Thesis - campus only access
Date of Award
Master of Science (MS)
Unequal utilization of vegetation was exhibited by yearling steers under two different grazing treatments, season- long stocked (SLS) and intensive early stocked (IES). At the beginning of the grazing season, some areas were lightly to moderately grazed, whereas the remainder of the range was ignored. These areas were grazed repeatedly, resulting in overgrazed patches. As the season progressed, the proportion of the range consisting of overgrazed patches increased, whereas the rest of the range became selectively grazed to a lesser extent. By the end of the grazing season, more than 70% of both pastures was grazed to some extent, with only a portion of this percentage being overgrazed. The IES pasture had 56% of its area consisting of overgrazed patches, whereas the SLS pasture varied from 23 to 40% depending on the year. The patches tended to be in the same locations from year to year under the SLS treatment but not under the IES treatment. Overgrazed patches contained more buffalo grass and less western wheatgrass than under-grazed patches, and no significant differences in properties of the soil were found between patches. Although livestock avoided grazing near feces and unpalatable plants, this was not responsible for the majority of the patch-grazing. The areas of the range that were grazed initially were more important in determining which areas became overgrazed patches by the end of the grazing season.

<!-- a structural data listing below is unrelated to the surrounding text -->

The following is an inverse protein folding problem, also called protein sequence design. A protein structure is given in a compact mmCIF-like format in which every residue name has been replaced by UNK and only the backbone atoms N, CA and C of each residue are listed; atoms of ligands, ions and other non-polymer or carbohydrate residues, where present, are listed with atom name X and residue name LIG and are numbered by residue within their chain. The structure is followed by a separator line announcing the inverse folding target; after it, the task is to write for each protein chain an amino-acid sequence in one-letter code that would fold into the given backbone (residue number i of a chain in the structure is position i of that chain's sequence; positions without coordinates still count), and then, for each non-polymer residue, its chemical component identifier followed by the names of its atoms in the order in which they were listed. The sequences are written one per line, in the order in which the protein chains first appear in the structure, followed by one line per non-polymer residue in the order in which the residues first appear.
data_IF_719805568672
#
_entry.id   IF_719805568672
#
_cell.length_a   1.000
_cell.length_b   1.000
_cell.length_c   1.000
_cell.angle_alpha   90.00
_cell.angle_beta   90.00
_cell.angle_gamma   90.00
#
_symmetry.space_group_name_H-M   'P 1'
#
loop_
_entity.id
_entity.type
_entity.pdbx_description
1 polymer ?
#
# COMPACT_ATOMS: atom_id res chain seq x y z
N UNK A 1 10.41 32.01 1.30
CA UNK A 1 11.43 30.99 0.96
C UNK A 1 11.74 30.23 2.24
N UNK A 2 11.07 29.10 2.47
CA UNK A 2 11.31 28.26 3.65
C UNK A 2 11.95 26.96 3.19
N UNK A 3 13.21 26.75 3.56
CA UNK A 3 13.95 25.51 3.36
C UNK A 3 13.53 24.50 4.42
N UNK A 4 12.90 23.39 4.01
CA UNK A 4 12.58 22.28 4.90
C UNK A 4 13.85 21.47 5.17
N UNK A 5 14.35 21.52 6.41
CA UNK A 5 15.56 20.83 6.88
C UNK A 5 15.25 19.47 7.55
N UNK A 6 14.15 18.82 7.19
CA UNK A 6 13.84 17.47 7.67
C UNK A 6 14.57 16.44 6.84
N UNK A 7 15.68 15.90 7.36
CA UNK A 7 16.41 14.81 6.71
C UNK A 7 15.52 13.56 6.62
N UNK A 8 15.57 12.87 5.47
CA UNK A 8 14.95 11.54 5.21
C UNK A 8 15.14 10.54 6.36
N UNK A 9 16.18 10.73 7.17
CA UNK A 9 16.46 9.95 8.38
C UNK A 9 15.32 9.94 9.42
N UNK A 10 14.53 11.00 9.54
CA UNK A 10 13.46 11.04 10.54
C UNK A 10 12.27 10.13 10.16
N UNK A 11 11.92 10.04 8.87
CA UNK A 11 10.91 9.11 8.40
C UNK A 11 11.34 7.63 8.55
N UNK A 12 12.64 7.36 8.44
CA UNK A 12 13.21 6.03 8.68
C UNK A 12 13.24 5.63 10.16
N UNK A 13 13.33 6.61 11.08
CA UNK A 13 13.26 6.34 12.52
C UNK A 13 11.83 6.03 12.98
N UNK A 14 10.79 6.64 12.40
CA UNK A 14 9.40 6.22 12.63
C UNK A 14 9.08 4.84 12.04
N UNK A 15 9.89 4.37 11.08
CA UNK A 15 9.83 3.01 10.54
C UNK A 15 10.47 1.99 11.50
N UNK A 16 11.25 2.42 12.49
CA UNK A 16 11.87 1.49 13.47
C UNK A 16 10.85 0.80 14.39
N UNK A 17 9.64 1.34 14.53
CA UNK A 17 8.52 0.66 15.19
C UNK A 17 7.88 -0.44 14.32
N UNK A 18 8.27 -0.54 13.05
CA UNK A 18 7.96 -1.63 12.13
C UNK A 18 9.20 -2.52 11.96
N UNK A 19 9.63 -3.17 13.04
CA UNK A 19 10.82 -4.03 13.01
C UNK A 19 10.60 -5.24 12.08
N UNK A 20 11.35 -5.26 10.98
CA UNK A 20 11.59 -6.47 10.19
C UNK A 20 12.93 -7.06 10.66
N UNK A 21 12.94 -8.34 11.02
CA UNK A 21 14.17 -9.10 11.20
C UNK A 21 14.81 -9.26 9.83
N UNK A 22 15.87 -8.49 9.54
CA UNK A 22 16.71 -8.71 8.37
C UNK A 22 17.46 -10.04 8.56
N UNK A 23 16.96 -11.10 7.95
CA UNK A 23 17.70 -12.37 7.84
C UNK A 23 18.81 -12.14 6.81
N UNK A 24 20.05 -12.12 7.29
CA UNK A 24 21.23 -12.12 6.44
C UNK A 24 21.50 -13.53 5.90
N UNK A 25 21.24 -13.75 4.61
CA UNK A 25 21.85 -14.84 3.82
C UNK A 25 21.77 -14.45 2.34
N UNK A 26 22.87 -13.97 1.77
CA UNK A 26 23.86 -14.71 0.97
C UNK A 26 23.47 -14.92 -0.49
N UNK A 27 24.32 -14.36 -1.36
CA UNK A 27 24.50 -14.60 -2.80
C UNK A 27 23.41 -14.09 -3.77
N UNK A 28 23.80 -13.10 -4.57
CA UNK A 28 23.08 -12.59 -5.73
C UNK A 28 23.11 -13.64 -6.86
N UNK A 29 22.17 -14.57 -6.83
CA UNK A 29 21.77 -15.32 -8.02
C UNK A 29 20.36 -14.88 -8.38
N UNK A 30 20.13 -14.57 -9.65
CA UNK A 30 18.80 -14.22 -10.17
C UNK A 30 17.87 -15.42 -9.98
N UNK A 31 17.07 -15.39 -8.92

Ring, Charles B., "Vegetational and Edaphic Traits of Patch-Grazed Rangeland in West-Central Kansas" (1982). Master's Theses. 1863.
© 1982 Charles B. Ring II